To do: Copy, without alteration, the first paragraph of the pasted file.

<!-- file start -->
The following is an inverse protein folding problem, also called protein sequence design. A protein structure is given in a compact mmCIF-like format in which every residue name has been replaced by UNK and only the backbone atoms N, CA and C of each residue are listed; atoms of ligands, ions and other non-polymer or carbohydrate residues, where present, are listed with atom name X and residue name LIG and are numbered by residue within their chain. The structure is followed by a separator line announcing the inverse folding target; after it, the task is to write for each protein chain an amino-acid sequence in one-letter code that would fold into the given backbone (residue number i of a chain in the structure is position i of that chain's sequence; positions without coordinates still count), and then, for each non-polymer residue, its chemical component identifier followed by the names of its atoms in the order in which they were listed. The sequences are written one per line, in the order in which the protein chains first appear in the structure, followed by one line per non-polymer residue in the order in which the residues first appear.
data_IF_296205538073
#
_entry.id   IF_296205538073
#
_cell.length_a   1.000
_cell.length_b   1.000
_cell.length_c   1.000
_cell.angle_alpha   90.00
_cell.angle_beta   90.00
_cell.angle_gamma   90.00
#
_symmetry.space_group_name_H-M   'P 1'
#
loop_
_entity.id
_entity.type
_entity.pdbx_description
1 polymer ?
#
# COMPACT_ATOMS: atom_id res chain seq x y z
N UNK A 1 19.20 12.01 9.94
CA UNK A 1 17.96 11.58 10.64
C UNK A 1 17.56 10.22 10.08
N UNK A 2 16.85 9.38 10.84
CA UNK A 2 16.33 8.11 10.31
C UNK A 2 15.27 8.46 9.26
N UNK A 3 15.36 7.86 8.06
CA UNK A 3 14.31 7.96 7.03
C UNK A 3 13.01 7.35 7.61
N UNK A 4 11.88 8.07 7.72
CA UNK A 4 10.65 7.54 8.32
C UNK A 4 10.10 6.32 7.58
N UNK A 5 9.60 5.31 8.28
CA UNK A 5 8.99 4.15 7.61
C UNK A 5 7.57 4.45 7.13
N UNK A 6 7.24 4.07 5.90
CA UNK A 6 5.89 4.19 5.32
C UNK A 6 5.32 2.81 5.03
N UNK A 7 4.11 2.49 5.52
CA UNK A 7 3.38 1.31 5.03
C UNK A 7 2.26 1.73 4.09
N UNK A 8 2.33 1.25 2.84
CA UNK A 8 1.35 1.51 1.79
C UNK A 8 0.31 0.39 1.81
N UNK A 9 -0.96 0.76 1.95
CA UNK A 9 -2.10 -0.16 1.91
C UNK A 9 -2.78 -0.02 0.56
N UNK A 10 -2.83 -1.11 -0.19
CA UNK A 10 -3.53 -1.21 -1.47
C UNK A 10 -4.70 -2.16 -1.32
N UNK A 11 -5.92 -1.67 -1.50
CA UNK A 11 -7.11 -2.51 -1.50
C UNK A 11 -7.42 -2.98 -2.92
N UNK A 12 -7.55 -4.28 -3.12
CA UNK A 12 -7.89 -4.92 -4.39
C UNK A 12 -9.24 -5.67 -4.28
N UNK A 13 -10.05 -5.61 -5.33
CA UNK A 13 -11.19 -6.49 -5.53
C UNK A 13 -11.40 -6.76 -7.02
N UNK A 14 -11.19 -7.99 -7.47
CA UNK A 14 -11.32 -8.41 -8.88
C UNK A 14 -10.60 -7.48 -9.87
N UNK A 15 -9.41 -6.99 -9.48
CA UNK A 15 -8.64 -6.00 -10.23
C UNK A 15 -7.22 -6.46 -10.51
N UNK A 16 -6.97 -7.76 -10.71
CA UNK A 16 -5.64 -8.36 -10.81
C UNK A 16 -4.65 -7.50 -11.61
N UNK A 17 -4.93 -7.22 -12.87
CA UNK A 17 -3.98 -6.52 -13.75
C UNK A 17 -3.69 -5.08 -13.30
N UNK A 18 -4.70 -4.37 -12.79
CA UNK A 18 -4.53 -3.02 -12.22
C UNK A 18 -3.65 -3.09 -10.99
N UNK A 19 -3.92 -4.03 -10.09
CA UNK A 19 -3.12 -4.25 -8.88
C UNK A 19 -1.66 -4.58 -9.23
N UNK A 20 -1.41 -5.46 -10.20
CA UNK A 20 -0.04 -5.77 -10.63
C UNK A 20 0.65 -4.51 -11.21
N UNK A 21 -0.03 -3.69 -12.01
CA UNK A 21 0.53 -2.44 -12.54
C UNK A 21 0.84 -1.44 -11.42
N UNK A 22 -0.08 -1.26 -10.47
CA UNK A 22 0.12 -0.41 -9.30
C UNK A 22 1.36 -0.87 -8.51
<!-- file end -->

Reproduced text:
The following is an inverse protein folding problem, also called protein sequence design. A protein structure is given in a compact mmCIF-like format in which every residue name has been replaced by UNK and only the backbone atoms N, CA and C of each residue are listed; atoms of ligands, ions and other non-polymer or carbohydrate residues, where present, are listed with atom name X and residue name LIG and are numbered by residue within their chain. The structure is followed by a separator line announcing the inverse folding target; after it, the task is to write for each protein chain an amino-acid sequence in one-letter code that would fold into the given backbone (residue number i of a chain in the structure is position i of that chain's sequence; positions without coordinates still count), and then, for each non-polymer residue, its chemical component identifier followed by the names of its atoms in the order in which they were listed. The sequences are written one per line, in the order in which the protein chains first appear in the structure, followed by one line per non-polymer residue in the order in which the residues first appear.